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Buckinghamshire and Oxfordshire work together to tackle rising diabetes levels

| January 9, 2017

From April 2017 people at risk of Type 2 diabetes in Buckinghamshire and Oxfordshire will be offered tailored support to avoid the potentially life threatening condition.

A successful bid to be selected by NHS England as participants in the pioneering NHS Diabetes Prevention Programme was put together by the clinical commissioning groups (CCGs) and county council public health departments in Buckinghamshire and Oxfordshire. As a result, people identified as being at high risk by their GP will be offered education and lifestyle coaching to reduce their risk of Type 2 diabetes.

Type 2 diabetes can cause serious health issues including blindness and kidney failure as well as complications resulting in amputation. In some cases people with the condition can develop life-threatening conditions such as heart disease. It is estimated that diabetes costs the NHS around £10 billion a year.

Dr Stuart Logan, Clinical Director for Long Term Conditions for both Buckinghamshire CCGs, said: ‘We know that people who are helped to make lifestyle changes can dramatically reduce their risk of developing Type 2 diabetes, so we are delighted to be able to increase the diabetes prevention work we are doing and know that this will benefit more people in the local area.

Dr Amar Latif, Clinical Lead for Long Term Conditions for Oxfordshire Clinical Commissioning Group, said: ‘This is a really exciting opportunity for us to tackle the ticking time bomb that is diabetes. Prevention is the best approach and I believe patients will embrace the scheme knowing they’re taking a positive step towards a healthier future.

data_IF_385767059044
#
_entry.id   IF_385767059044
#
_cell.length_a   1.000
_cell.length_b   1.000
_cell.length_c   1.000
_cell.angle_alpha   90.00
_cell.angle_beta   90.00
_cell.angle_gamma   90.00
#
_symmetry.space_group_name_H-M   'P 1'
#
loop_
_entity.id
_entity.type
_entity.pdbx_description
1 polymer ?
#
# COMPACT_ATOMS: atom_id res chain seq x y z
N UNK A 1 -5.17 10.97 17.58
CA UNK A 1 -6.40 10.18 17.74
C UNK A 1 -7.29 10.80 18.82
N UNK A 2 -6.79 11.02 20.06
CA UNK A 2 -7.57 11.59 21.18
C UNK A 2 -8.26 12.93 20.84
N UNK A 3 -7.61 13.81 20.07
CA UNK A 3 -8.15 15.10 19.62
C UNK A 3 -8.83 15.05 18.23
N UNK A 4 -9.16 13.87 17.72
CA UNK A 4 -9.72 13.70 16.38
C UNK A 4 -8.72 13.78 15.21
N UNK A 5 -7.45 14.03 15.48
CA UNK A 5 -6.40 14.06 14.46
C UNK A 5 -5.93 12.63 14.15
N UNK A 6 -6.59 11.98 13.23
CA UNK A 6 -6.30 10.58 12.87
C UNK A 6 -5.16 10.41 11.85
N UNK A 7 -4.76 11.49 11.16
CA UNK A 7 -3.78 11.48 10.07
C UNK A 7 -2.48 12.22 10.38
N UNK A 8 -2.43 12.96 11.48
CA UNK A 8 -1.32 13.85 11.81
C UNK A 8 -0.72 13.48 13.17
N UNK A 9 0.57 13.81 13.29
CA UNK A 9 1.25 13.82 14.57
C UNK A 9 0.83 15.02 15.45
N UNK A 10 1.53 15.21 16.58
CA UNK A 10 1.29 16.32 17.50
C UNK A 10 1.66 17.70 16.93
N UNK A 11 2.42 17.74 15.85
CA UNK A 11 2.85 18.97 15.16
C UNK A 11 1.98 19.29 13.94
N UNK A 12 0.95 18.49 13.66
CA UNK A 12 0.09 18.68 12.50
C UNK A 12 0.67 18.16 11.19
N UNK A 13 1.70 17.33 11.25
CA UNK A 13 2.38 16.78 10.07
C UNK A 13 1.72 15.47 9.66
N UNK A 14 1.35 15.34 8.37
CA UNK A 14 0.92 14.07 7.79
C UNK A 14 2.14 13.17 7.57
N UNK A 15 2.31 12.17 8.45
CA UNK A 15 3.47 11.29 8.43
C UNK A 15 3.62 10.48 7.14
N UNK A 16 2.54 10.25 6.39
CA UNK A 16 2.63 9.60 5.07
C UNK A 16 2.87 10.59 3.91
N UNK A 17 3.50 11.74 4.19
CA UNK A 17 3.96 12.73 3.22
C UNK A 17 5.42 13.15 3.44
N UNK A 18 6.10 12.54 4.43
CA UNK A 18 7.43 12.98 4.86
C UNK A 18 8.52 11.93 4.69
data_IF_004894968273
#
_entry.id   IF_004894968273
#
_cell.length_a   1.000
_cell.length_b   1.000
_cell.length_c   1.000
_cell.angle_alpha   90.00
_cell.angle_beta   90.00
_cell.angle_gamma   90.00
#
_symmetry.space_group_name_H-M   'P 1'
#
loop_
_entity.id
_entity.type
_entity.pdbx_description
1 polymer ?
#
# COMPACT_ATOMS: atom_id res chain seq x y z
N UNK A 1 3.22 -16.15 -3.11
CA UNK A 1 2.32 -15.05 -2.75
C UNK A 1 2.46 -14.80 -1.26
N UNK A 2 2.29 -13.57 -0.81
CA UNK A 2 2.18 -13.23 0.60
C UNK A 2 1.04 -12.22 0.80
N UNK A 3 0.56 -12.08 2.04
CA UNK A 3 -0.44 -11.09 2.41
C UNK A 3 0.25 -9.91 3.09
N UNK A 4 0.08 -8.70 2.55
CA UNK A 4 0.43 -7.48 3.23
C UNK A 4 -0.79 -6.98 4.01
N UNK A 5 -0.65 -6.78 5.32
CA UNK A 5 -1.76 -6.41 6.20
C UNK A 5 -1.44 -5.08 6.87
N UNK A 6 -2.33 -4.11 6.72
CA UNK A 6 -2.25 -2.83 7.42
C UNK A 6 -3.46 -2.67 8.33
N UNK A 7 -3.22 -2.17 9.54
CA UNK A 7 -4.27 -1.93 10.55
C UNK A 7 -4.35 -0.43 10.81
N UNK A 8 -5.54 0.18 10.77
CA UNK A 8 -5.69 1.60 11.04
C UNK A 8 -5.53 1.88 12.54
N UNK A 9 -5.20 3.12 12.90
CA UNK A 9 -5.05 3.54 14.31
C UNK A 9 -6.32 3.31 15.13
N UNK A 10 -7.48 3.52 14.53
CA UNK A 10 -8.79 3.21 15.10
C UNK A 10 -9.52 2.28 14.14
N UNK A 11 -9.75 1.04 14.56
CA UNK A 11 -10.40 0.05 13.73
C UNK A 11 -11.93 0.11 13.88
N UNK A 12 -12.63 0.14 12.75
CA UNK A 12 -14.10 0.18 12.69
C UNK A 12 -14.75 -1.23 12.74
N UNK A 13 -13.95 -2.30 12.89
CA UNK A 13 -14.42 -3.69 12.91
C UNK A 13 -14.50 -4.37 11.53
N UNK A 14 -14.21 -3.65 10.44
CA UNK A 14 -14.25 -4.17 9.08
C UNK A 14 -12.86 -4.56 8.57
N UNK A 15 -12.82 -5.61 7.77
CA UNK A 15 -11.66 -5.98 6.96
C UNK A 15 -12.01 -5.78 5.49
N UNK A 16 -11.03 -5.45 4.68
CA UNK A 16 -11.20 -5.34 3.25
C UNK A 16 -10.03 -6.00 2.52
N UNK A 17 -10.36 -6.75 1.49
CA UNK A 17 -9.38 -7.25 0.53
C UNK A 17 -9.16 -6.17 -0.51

Buckinghamshire and Oxfordshire is one of 13 areas across the country selected to take part in a further roll-out of what is the world’s first nationwide programme to stop people developing Type 2 diabetes.

The programme will support 100,000 people a year across the whole country by 2020 through tailored, personalised help to reduce their risk, including education on healthy eating and lifestyle, help to lose weight and bespoke physical exercise programmes, all of which have been proven to reduce the risk of developing the disease.

Anyone worried about the risk of diabetes and what they can do to reduce their risk can find out more at www.nhs.uk/diabetes.

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